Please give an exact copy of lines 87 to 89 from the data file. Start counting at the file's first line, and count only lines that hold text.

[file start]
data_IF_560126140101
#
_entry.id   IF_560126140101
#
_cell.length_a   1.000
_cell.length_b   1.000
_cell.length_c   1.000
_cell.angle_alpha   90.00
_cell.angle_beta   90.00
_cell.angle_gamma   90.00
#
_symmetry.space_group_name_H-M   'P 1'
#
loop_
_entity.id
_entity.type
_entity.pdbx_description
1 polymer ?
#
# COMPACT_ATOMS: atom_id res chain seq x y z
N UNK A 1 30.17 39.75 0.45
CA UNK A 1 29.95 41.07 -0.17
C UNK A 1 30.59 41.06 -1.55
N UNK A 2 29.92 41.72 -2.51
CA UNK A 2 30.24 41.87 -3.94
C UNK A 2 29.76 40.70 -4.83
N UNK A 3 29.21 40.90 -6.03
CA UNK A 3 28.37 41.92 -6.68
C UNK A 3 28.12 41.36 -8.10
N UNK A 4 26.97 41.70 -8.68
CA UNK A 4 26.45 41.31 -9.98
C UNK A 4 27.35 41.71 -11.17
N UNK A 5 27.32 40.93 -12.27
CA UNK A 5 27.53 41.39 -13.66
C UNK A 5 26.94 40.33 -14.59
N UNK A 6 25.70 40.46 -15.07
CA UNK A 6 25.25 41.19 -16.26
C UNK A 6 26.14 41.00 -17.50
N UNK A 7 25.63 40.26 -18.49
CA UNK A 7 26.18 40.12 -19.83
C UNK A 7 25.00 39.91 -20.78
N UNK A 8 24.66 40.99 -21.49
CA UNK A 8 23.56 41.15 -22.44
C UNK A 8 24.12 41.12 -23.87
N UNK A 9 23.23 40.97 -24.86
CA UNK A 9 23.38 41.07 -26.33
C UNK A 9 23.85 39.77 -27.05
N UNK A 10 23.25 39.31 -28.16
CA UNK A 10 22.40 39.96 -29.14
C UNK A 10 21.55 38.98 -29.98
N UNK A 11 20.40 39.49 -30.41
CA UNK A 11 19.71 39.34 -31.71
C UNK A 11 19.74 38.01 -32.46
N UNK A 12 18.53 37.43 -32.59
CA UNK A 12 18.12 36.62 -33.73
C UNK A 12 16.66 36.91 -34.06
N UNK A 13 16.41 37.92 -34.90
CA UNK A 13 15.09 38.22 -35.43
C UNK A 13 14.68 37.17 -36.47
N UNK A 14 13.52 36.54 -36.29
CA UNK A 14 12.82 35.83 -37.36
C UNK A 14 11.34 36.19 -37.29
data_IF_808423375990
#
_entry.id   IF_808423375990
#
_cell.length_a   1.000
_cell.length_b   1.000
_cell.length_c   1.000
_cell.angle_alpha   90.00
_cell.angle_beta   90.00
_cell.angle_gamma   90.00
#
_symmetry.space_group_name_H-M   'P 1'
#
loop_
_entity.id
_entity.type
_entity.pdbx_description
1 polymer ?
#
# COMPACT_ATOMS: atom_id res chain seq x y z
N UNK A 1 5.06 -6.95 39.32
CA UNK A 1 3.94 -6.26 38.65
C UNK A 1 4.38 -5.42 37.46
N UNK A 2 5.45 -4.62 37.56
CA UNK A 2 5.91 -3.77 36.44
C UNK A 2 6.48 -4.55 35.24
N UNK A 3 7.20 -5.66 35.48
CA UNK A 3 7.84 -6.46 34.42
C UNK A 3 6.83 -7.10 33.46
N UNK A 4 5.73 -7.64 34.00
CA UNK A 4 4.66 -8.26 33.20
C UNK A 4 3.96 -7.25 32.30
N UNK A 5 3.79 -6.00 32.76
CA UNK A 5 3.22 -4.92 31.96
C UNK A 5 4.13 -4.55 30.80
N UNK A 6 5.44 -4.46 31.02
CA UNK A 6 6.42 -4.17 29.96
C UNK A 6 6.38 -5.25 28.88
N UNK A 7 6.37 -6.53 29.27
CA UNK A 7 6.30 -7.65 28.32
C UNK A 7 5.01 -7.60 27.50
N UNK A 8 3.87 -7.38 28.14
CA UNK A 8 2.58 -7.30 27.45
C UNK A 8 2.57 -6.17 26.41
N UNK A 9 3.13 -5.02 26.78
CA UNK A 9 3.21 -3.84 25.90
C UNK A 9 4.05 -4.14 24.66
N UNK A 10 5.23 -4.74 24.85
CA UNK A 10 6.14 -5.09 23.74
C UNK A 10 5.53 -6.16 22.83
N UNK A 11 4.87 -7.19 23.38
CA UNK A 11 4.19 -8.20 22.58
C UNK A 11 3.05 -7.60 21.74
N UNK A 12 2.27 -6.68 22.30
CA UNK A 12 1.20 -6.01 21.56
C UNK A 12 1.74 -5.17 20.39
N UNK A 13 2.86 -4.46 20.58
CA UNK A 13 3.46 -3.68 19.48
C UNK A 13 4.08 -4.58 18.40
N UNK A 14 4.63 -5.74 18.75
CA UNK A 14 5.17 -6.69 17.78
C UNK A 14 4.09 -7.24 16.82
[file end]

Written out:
CA UNK A 2 5.91 -3.77 36.44
C UNK A 2 6.48 -4.55 35.24
N UNK A 3 7.20 -5.66 35.48